If you’re distributing apps for sale to end users, the process is fairly straightforward. You sign up for an iOS developer account, create a development provisioning profile, build your app and test it on devices set up for debugging, create a distribution provisioning profile, build and archive your app, and upload it to the store.
This model works well for consumer products developed by an individual or small group, but there are other ways to do things that will assist you when developing applications in the enterprise.
In a large organization, a lot of people may want to get their hands on your application before launch. Obviously, there’s your QA group, but also people from sales and marketing, internationalization, performance testing, and beta customers. Having them all come over to your desk to hook their devices up to your Mac and deploy the app with XCode can quickly become a nightmare. Toward the end of our 2.0 release, we had over 40 devices being used internally for testing.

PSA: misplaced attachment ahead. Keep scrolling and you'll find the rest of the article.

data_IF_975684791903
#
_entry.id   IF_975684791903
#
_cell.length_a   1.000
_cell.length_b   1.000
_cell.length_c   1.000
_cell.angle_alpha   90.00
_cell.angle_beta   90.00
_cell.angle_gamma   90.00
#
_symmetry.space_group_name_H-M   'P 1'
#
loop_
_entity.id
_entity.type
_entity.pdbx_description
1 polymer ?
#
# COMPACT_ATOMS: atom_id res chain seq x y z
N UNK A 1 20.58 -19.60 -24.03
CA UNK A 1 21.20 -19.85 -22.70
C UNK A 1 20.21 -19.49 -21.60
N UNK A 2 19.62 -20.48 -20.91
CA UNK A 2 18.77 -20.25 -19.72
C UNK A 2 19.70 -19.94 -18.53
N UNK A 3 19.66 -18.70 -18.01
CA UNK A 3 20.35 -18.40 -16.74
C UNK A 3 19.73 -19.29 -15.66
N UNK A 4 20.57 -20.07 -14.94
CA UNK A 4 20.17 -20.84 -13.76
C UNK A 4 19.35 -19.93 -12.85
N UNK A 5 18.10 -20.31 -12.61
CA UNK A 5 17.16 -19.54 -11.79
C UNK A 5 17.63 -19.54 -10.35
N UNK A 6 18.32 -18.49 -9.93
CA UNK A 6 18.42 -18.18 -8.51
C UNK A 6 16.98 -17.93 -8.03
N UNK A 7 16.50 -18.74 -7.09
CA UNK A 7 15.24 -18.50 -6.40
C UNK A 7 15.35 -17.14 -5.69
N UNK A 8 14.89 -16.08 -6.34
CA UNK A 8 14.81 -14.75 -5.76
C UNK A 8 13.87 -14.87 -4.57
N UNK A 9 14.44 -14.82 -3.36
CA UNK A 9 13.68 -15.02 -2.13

The way to get around this is by using an Ad Hoc profile. An Ad Hoc signed app contains the UDID of every device that is allowed to run the application. Once a UDID is included in the app, you can send them the packaged IPA file, and they can drag it right into iTunes and install it to the device. Better yet, as you will see, we can automate the process so that they can directly download it from the build server. ...